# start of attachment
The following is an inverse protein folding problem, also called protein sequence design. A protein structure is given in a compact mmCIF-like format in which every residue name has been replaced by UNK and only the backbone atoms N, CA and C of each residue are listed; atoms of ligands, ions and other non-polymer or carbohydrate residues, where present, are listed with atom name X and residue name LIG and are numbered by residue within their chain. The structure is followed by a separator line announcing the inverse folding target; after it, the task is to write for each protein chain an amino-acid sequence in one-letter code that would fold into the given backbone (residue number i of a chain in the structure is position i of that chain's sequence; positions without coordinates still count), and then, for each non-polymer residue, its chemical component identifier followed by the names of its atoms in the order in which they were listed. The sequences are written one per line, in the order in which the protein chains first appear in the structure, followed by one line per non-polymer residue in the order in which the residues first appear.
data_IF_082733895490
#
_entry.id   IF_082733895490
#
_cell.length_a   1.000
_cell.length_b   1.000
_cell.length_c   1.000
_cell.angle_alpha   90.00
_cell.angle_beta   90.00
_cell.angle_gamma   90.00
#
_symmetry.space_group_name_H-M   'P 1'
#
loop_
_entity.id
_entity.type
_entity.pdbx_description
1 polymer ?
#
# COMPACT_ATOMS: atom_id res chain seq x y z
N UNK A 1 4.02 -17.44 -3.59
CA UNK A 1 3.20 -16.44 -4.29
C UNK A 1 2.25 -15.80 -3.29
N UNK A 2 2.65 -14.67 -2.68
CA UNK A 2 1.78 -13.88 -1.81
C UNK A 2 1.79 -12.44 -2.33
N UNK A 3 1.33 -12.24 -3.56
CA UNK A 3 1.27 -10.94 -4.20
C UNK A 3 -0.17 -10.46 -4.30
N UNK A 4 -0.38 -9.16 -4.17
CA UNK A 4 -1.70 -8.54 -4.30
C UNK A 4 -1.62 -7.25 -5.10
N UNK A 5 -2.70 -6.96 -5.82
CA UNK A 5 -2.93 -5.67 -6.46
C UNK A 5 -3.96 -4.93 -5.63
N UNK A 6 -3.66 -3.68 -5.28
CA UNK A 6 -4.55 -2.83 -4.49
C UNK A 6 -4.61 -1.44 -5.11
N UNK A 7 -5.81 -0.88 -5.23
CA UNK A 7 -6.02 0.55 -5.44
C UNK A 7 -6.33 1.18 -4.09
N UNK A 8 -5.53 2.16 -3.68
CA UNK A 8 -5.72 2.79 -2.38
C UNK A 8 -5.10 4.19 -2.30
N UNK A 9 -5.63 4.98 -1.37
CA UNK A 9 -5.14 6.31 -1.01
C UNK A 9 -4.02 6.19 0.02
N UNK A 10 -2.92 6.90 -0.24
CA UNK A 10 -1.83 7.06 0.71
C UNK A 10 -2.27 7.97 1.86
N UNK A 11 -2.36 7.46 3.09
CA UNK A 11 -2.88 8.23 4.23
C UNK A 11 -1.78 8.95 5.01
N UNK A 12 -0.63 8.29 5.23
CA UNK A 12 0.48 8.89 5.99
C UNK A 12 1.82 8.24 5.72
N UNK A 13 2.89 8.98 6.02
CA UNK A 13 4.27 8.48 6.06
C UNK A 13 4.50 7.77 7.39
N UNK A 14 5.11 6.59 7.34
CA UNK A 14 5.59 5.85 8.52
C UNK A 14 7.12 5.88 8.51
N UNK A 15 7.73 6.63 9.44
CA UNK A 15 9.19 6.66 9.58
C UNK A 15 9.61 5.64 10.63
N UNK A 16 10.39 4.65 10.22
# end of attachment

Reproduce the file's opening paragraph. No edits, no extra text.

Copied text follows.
The following is an inverse protein folding problem, also called protein sequence design. A protein structure is given in a compact mmCIF-like format in which every residue name has been replaced by UNK and only the backbone atoms N, CA and C of each residue are listed; atoms of ligands, ions and other non-polymer or carbohydrate residues, where present, are listed with atom name X and residue name LIG and are numbered by residue within their chain. The structure is followed by a separator line announcing the inverse folding target; after it, the task is to write for each protein chain an amino-acid sequence in one-letter code that would fold into the given backbone (residue number i of a chain in the structure is position i of that chain's sequence; positions without coordinates still count), and then, for each non-polymer residue, its chemical component identifier followed by the names of its atoms in the order in which they were listed. The sequences are written one per line, in the order in which the protein chains first appear in the structure, followed by one line per non-polymer residue in the order in which the residues first appear.